How the skills of chess keep pupils in check
October 19 2006
The world’s oldest game of skill is being used to teach tricks to a new generation of young people.
Chess, whether it was invented in India in the sixth century AD or earlier in China, is proving a 21st-century success in Scotland.
An innovative project to bring the game to Aberdeen’s primary schools is now being copied throughout Scotland and has been boosted by sponsorship, which will enable its expansion.
The chess project began as a pilot five years ago to help improve young people’s social and academic skills and has since grown to such an extent that Aberdeen now has the most comprehensive schools chess package in the UK.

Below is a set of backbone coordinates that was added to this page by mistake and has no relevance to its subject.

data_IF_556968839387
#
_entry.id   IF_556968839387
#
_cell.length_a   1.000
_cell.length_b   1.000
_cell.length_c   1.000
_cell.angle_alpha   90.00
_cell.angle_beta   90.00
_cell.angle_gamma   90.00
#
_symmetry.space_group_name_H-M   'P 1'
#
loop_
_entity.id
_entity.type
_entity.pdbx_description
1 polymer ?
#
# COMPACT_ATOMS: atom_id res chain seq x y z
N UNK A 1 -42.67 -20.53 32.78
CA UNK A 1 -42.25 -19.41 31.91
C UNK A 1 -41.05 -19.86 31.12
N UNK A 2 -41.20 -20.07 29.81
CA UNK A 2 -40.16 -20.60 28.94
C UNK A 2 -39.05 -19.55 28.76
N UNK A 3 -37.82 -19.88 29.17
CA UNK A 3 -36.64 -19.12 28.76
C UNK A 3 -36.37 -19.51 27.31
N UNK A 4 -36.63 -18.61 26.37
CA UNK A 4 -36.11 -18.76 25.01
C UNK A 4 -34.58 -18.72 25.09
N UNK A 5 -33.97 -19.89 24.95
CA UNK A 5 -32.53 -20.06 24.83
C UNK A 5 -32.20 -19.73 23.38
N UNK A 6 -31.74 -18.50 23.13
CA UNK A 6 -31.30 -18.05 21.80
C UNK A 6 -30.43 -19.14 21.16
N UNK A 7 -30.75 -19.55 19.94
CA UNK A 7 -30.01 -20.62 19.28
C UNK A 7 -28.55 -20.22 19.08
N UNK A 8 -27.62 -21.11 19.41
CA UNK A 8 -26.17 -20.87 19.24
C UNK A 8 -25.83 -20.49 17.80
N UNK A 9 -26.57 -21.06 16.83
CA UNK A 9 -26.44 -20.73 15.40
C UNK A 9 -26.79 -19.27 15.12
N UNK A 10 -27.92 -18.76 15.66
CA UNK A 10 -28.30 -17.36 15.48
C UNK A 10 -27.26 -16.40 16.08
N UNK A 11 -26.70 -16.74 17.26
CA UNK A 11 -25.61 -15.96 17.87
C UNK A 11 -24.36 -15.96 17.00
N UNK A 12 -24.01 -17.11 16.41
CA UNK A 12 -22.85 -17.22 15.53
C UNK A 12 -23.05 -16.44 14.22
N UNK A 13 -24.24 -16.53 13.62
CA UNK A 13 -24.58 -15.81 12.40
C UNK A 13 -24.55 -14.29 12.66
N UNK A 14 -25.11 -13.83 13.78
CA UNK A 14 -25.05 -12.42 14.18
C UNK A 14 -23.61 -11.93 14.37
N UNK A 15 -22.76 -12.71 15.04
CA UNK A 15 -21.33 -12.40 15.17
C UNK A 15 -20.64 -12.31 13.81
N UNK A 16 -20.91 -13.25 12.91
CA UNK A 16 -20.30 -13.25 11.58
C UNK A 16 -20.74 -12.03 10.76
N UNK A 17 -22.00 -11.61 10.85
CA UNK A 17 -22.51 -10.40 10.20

The £8500 sponsorship will allow the creation of a national schools chess network led by Aberdeen Chess Academy.
The academy, a network of after-school chess clubs, was launched in 2004 and currently involves 13 schools in areas where there has traditionally been under-achievement.
David Leslie, a lifelong chess enthusiast and the full-time chess development officer, said research carried out by Aberdeen University on behalf of the Scottish Executive had shown the project had been hugely beneficial to the youngsters’ learning abilities. It found chess coaching helped form relationships between teachers, parents and pupils which acted as a catalyst for educational development.
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